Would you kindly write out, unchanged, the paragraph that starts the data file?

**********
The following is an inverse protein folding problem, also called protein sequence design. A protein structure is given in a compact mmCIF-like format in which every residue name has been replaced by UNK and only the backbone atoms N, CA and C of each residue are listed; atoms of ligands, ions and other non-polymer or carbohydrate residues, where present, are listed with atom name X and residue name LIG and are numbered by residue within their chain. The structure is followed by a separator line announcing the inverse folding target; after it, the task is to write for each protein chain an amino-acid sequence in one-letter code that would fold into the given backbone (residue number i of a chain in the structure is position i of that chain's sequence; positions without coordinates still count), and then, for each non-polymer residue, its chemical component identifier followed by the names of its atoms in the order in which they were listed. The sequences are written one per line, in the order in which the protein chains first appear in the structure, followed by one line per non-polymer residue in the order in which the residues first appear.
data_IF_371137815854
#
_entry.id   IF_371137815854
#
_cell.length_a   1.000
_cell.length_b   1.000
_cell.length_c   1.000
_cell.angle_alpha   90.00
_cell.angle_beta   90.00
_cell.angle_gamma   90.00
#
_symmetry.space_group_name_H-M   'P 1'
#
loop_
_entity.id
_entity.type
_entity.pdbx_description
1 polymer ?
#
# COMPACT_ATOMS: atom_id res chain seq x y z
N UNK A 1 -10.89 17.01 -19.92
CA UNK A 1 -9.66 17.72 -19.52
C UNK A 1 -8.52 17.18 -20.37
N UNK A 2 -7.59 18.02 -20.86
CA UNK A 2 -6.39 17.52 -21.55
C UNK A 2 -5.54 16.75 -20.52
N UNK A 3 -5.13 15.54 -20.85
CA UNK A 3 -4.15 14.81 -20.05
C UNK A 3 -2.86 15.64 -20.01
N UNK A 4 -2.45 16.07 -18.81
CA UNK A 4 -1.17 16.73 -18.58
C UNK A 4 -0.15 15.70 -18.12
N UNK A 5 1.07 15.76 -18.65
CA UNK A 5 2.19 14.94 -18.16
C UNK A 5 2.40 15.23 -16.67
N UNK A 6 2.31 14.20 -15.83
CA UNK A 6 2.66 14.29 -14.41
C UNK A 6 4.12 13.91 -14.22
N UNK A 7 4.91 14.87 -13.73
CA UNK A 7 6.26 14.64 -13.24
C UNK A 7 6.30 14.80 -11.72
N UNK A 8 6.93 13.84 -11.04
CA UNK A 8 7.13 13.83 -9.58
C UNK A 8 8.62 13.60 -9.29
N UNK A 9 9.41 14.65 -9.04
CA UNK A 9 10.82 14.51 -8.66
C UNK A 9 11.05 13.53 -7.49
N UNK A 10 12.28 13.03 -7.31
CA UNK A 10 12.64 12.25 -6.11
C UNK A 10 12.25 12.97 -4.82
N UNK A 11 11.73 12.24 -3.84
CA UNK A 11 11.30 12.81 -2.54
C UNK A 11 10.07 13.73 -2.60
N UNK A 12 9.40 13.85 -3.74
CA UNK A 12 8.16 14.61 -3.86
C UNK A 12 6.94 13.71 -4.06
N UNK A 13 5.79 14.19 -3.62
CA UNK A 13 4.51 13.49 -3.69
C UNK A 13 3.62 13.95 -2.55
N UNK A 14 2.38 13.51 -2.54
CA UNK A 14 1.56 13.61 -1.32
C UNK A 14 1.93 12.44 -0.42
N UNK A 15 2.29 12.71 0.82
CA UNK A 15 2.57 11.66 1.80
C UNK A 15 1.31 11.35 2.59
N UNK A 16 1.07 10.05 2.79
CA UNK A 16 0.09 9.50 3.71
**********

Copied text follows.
The following is an inverse protein folding problem, also called protein sequence design. A protein structure is given in a compact mmCIF-like format in which every residue name has been replaced by UNK and only the backbone atoms N, CA and C of each residue are listed; atoms of ligands, ions and other non-polymer or carbohydrate residues, where present, are listed with atom name X and residue name LIG and are numbered by residue within their chain. The structure is followed by a separator line announcing the inverse folding target; after it, the task is to write for each protein chain an amino-acid sequence in one-letter code that would fold into the given backbone (residue number i of a chain in the structure is position i of that chain's sequence; positions without coordinates still count), and then, for each non-polymer residue, its chemical component identifier followed by the names of its atoms in the order in which they were listed. The sequences are written one per line, in the order in which the protein chains first appear in the structure, followed by one line per non-polymer residue in the order in which the residues first appear.